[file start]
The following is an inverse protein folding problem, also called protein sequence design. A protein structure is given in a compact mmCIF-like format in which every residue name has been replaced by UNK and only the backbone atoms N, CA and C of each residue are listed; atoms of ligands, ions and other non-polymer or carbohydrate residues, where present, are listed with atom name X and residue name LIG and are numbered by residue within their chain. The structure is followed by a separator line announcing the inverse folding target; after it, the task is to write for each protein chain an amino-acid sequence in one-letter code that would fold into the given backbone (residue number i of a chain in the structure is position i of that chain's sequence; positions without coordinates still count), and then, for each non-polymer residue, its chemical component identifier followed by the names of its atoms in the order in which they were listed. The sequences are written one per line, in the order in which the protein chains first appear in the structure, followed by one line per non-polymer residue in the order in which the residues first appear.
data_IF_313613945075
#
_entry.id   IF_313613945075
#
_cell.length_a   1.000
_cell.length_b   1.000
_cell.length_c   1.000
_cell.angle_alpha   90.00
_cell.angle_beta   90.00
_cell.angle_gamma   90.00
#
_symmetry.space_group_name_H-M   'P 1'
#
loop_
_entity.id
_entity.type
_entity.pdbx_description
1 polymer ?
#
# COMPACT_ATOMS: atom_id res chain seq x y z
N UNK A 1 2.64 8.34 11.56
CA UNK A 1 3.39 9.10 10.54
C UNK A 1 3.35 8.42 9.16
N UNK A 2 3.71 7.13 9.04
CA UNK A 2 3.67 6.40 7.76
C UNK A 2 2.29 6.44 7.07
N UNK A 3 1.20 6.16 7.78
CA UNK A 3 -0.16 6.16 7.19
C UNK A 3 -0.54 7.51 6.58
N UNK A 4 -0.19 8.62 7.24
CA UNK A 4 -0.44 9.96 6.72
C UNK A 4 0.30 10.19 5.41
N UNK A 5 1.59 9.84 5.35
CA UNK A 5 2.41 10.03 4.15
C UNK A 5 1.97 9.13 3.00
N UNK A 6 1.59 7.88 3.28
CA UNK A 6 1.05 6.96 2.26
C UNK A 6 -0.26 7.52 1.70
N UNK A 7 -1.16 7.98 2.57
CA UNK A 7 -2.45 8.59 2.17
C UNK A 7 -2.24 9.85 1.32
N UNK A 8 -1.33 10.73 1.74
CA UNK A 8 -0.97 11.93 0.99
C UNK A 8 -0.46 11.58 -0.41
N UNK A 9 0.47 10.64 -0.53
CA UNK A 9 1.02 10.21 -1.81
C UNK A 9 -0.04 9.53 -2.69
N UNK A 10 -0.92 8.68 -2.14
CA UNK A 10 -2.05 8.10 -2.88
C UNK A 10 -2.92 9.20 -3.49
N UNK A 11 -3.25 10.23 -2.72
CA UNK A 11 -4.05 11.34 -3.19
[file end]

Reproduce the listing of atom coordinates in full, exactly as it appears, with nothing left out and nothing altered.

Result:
The following is an inverse protein folding problem, also called protein sequence design. A protein structure is given in a compact mmCIF-like format in which every residue name has been replaced by UNK and only the backbone atoms N, CA and C of each residue are listed; atoms of ligands, ions and other non-polymer or carbohydrate residues, where present, are listed with atom name X and residue name LIG and are numbered by residue within their chain. The structure is followed by a separator line announcing the inverse folding target; after it, the task is to write for each protein chain an amino-acid sequence in one-letter code that would fold into the given backbone (residue number i of a chain in the structure is position i of that chain's sequence; positions without coordinates still count), and then, for each non-polymer residue, its chemical component identifier followed by the names of its atoms in the order in which they were listed. The sequences are written one per line, in the order in which the protein chains first appear in the structure, followed by one line per non-polymer residue in the order in which the residues first appear.
data_IF_313613945075
#
_entry.id   IF_313613945075
#
_cell.length_a   1.000
_cell.length_b   1.000
_cell.length_c   1.000
_cell.angle_alpha   90.00
_cell.angle_beta   90.00
_cell.angle_gamma   90.00
#
_symmetry.space_group_name_H-M   'P 1'
#
loop_
_entity.id
_entity.type
_entity.pdbx_description
1 polymer ?
#
# COMPACT_ATOMS: atom_id res chain seq x y z
N UNK A 1 2.64 8.34 11.56
CA UNK A 1 3.39 9.10 10.54
C UNK A 1 3.35 8.42 9.16
N UNK A 2 3.71 7.13 9.04
CA UNK A 2 3.67 6.40 7.76
C UNK A 2 2.29 6.44 7.07
N UNK A 3 1.20 6.16 7.78
CA UNK A 3 -0.16 6.16 7.19
C UNK A 3 -0.54 7.51 6.58
N UNK A 4 -0.19 8.62 7.24
CA UNK A 4 -0.44 9.96 6.72
C UNK A 4 0.30 10.19 5.41
N UNK A 5 1.59 9.84 5.35
CA UNK A 5 2.41 10.03 4.15
C UNK A 5 1.97 9.13 3.00
N UNK A 6 1.59 7.88 3.28
CA UNK A 6 1.05 6.96 2.26
C UNK A 6 -0.26 7.52 1.70
N UNK A 7 -1.16 7.98 2.57
CA UNK A 7 -2.45 8.59 2.17
C UNK A 7 -2.24 9.85 1.32
N UNK A 8 -1.33 10.73 1.74
CA UNK A 8 -0.97 11.93 0.99
C UNK A 8 -0.46 11.58 -0.41
N UNK A 9 0.47 10.64 -0.53
CA UNK A 9 1.02 10.21 -1.81
C UNK A 9 -0.04 9.53 -2.69
N UNK A 10 -0.92 8.68 -2.14
CA UNK A 10 -2.05 8.10 -2.88
C UNK A 10 -2.92 9.20 -3.49
N UNK A 11 -3.25 10.23 -2.72
CA UNK A 11 -4.05 11.34 -3.19